Corneal Biomechanical Parameters With Corneoscleral Contact Lenses in Post–Laser In Situ Keratomileusis Eyes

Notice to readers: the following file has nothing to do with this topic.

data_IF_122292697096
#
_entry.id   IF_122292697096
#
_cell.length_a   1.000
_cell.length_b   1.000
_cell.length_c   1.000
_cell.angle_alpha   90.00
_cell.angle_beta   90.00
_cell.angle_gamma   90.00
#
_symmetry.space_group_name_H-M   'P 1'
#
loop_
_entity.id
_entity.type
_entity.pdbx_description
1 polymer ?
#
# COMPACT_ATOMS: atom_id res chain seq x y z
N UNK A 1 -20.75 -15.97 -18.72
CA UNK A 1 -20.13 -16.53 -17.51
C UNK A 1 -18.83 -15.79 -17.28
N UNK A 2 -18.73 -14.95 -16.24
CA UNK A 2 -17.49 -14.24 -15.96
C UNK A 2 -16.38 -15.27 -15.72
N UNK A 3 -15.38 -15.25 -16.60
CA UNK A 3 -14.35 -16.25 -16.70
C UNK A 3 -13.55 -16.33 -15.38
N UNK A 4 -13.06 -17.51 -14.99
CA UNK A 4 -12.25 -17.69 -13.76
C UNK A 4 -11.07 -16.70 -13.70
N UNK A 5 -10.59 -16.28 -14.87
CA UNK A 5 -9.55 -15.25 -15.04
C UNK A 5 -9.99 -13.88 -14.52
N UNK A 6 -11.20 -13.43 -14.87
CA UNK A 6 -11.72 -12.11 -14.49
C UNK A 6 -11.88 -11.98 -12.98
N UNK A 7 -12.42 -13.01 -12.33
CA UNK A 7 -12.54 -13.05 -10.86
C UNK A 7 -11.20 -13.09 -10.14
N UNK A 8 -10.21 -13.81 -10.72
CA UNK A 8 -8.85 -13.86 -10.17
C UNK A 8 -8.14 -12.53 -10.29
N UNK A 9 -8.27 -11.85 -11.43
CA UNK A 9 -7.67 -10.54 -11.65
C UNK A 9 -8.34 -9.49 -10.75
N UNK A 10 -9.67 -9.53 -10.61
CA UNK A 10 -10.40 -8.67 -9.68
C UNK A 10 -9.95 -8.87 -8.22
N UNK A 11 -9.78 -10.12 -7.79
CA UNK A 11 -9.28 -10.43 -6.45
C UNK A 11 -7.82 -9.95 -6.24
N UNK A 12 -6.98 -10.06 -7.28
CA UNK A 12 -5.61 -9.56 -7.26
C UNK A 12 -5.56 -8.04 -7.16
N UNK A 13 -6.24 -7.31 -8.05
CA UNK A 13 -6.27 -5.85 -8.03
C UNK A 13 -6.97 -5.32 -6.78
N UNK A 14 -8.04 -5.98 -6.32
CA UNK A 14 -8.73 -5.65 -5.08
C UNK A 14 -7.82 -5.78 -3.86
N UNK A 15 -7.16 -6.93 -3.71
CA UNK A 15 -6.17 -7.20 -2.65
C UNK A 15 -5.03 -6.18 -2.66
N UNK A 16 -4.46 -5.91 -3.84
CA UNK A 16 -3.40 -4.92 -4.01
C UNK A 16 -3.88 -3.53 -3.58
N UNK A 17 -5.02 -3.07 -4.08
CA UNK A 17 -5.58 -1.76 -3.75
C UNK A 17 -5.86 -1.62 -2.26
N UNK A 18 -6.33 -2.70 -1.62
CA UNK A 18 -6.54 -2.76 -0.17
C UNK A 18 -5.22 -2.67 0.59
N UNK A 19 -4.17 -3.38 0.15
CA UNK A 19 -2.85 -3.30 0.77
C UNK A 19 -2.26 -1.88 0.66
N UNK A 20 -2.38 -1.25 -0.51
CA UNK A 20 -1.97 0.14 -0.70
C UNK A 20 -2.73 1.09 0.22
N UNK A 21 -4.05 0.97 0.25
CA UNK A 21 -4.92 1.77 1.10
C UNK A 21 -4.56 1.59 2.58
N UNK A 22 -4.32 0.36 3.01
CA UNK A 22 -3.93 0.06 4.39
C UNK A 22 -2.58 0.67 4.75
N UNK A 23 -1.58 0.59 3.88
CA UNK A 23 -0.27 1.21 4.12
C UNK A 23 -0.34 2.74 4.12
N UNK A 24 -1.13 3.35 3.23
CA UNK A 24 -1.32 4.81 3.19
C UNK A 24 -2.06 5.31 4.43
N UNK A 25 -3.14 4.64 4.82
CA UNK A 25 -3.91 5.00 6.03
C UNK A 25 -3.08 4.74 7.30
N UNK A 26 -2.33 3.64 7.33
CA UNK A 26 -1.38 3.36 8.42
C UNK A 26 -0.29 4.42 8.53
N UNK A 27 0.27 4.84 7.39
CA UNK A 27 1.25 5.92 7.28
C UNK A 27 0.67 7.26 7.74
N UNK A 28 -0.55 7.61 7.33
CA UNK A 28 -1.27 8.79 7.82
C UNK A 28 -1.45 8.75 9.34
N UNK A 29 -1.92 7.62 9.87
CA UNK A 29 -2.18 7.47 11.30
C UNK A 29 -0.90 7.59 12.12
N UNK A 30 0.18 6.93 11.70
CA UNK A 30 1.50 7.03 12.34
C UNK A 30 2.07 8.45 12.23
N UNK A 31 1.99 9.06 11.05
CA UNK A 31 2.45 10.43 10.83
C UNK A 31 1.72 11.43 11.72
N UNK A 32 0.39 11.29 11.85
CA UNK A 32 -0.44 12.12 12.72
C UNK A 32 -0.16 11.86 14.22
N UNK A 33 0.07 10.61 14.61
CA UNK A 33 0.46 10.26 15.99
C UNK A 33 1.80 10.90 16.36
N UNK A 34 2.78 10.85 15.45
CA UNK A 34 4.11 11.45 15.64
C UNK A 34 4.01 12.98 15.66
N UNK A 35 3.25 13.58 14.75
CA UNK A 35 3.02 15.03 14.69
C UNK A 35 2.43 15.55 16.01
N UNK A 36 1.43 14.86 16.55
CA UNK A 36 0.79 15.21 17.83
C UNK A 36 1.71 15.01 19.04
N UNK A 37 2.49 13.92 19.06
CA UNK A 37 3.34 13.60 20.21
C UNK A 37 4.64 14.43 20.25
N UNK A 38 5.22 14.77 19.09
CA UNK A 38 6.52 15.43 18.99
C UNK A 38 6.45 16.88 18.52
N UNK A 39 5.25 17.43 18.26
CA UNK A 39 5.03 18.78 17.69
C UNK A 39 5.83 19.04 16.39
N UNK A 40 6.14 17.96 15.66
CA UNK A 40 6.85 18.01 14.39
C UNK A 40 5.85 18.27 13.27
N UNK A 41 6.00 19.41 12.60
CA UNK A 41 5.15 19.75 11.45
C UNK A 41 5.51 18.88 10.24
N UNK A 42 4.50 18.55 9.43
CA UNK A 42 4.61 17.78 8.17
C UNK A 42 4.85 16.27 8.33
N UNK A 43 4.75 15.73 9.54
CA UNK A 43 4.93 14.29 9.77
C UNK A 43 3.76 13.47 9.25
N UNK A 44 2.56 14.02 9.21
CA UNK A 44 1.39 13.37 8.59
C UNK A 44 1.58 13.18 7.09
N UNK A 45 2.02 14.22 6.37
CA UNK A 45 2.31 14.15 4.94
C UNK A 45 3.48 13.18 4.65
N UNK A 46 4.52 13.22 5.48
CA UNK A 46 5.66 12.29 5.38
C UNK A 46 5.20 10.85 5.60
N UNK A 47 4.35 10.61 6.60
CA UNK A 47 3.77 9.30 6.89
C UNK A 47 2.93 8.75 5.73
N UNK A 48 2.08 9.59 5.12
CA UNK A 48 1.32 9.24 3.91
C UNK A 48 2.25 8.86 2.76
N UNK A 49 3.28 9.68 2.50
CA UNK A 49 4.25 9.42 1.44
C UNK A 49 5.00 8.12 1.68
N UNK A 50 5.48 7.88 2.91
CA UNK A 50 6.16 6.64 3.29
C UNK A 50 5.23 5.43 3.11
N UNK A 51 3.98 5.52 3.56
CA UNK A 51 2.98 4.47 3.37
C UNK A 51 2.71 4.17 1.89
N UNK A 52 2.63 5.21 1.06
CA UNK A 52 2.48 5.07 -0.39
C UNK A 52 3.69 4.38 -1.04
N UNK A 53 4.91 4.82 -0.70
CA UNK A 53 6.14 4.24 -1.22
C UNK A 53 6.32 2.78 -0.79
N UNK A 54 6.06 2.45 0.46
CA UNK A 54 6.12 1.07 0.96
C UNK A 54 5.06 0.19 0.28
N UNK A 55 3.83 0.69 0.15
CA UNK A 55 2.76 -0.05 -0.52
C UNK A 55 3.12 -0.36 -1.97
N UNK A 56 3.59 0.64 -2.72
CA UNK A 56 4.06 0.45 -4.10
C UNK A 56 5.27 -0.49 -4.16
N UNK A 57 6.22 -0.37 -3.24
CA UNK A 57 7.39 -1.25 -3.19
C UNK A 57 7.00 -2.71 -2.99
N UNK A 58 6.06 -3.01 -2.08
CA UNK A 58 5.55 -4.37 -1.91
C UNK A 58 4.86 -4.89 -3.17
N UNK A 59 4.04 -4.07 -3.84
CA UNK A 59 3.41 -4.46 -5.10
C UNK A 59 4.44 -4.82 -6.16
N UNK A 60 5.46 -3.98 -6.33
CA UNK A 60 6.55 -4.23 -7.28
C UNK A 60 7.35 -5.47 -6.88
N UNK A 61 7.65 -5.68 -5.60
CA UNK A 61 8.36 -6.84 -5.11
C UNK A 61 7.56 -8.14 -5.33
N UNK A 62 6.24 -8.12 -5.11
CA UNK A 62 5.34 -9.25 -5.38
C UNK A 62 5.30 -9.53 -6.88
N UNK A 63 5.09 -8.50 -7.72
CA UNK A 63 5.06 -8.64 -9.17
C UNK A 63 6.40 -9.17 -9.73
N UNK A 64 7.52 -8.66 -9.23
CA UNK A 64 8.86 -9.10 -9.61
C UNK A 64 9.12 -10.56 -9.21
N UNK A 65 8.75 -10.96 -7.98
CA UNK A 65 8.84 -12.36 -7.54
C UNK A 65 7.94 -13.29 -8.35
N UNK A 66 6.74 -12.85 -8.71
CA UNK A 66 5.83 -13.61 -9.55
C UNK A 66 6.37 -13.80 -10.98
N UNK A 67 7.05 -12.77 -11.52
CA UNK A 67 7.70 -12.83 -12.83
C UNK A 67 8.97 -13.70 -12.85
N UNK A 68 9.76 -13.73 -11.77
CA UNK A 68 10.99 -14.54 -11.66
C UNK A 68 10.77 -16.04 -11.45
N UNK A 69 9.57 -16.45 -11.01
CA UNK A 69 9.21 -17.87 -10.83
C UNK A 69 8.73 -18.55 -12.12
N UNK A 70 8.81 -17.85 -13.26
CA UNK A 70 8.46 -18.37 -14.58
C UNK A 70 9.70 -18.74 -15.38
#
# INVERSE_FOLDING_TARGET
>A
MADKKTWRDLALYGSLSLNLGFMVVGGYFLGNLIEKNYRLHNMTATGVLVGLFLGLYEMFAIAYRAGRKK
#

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Objective:To evaluate corneal biomechanical parameters wearing corneoscleral contact lenses (CScL) in patients with irregular corneas after laser in situ keratomileusis (LASIK).Methods:Data from patients fitted with CScL because of corneal surface irregularities after complicated LASIK surgery were selected by two eye clinics. Previously and after 1 year of CScL fitting, corneal hysteresis (CH), corneal resistance factor (CRF), corneal-compensated intraocular pressure (IOPcc), and central corneal thickness were evaluated. In addition, visual acuity, subjective comfort, and wearing time CScL were reported.Results:The study comprised 27 eyes. Statistically significant differences were found in visual acuity between the best spectacle-corrected vision and after CScL fitting [mean±SD, 0.16±0.03 logarithm of the minimum angle of resolution (logMAR) and 0.01±0.06 logMAR, respectively; P<0.001]. In addition, the patients reported high subjective comfort ratings (22 eyes were comfortable or very comfortable) and prolonged usage times (mean±SD, 12.67±1.98 hr of continuous wear a day). Statistically significant differences were found in the CRF between before CScL fitting and after 1 year of CScL wear (mean±SD, 7.57±0.87 and 7.68±0.84 mm Hg, respectively; P=0.015). Central corneal thickness, CH, and IOPcc showed slight differences after 1 year of CScL wear (1.78 μm, 0.04 and 0.21 mm Hg, respectively).Conclusion:Corneal biomechanical parameters increased slightly, although significantly for CRF, apparently without adverse clinical effects in post-LASIK eyes with irregular corneas after wearing CScL for 1 year.

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